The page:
Founded in 2019, Verdox has developed a technology to capture carbon from the air that still only operates in the laboratory. Even so, it already shows promise in the eyes of investors. The Massachusetts-based start-up has raised $80 million in investments, with participation from Bill Gates’ Breakthrough Energy Ventures. The contribution to Verdox came after the start-up demonstrated advances in the technology of carbon sequestration, addressing the problem of global warming and climate change.
Significant climate progress is possible in 2022 if we commit to bold action. With the support of our growing community of @Breakthrough Energy partners, we can accelerate the commercialization of the critical climate technologies we need to spark the green industrial revolution. https://t.co/yrjGK6Vbw9
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Verdox was founded in 2019 and Brian Baynes, its chief executive, said a recent breakthrough helped it raise money from investors. Microsoft’s billionaire co-founder provided an unspecified sum, according to a Bloomberg report.
The outlet also reported that carbon capture works by separating carbon dioxide (CO₂) from the air or exhaust gases from factory chimneys. Most current technologies use liquid solvents that attract carbon dioxide like a magnet attracts iron filings. Once the liquid captures the gas, it is heated to a temperature that allows the carbon dioxide to be released.
The carbon dioxide can then be compressed and injected underground for permanent storage. He added that all these steps require a large amount of energy, which contributes to making the technology more expensive. However, Verdox has a different approach that claims to be more efficient and therefore cheaper.
An early version of the material, developed at MIT, worked well to capture carbon dioxide, but ended up capturing oxygen as well. Air is made up of 21% oxygen and only 0.04% carbon dioxide. But last year, Verdox found a material that Baynes says is 5,000 times more attractive to carbon dioxide than oxygen. “That’s the biggest accomplishment of the last two years,” Baynes said. He declined to share any other details about the material.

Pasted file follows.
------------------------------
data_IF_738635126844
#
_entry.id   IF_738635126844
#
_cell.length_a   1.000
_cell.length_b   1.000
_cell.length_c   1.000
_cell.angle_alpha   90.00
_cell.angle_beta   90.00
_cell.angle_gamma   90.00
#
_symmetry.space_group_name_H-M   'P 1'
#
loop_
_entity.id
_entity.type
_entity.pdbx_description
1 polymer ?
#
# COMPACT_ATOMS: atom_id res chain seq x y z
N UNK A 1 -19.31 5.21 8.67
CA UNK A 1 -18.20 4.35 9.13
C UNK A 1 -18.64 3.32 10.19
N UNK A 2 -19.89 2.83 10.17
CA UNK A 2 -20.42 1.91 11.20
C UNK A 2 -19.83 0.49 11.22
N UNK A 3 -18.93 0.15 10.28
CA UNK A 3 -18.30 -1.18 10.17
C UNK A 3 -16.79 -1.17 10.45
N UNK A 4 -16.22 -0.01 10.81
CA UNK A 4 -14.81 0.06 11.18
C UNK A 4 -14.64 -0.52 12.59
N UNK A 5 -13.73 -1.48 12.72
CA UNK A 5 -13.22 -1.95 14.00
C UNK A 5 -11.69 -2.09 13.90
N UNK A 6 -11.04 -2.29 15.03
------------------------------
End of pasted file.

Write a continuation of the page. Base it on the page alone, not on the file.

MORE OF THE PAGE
As interest in emission-free energy has grown in recent years, many companies have started working on this type of technology that allows carbon dioxide to be stored permanently.
Verdox CEO Brian Baynes has claimed that his project takes a different approach that is more efficient and, therefore, less expensive. The start-up has detailed how its new material works, a type of plastic that can selectively extract CO₂ from a gas mixture when charged with electricity. Once trapped, a change in voltage releases the CO₂ and could reduce the total energy used in direct air capture by 70% or more, it says.
The new funding should be enough for four or five years, according to Baynes. A portion will be spent on building three prototypes this year that could capture up to 100 kilograms of CO₂ per day, which works out to about 35 tons a year. One prototype aims to directly capture CO₂ from the air, while the others will trap it in factories – likely at an American oil company and a European steel company.